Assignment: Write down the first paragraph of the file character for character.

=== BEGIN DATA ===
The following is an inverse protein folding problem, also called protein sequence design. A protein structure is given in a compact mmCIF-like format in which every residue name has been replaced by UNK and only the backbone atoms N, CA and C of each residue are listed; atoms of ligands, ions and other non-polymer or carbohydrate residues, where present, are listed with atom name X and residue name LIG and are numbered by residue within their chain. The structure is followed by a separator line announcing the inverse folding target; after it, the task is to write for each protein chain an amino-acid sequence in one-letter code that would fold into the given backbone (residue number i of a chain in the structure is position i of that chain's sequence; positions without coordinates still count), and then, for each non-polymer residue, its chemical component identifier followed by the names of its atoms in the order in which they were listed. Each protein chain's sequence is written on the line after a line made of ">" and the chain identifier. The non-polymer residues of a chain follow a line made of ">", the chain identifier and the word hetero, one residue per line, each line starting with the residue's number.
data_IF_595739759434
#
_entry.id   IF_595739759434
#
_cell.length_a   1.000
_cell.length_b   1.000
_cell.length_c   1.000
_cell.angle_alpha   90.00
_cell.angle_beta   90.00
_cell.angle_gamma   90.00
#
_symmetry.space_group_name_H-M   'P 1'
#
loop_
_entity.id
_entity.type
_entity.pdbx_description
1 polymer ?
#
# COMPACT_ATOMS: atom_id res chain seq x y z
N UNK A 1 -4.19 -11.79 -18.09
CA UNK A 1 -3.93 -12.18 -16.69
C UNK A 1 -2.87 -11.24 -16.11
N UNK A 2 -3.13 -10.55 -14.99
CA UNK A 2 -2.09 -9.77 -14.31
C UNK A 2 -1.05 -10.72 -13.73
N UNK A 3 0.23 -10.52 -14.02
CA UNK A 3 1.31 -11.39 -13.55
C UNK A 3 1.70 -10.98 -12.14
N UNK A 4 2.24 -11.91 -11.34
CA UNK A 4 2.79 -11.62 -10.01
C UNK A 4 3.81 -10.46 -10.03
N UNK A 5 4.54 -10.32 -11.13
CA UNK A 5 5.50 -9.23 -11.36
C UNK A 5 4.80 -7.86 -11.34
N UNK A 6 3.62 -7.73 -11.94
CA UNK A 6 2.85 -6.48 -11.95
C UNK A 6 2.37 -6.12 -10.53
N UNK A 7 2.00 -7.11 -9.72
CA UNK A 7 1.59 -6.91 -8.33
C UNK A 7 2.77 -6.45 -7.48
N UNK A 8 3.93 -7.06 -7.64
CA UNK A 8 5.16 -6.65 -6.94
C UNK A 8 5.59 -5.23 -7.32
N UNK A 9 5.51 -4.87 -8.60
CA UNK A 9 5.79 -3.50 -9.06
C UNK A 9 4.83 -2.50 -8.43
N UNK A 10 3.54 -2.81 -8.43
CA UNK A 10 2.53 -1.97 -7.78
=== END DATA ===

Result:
The following is an inverse protein folding problem, also called protein sequence design. A protein structure is given in a compact mmCIF-like format in which every residue name has been replaced by UNK and only the backbone atoms N, CA and C of each residue are listed; atoms of ligands, ions and other non-polymer or carbohydrate residues, where present, are listed with atom name X and residue name LIG and are numbered by residue within their chain. The structure is followed by a separator line announcing the inverse folding target; after it, the task is to write for each protein chain an amino-acid sequence in one-letter code that would fold into the given backbone (residue number i of a chain in the structure is position i of that chain's sequence; positions without coordinates still count), and then, for each non-polymer residue, its chemical component identifier followed by the names of its atoms in the order in which they were listed. Each protein chain's sequence is written on the line after a line made of ">" and the chain identifier. The non-polymer residues of a chain follow a line made of ">", the chain identifier and the word hetero, one residue per line, each line starting with the residue's number.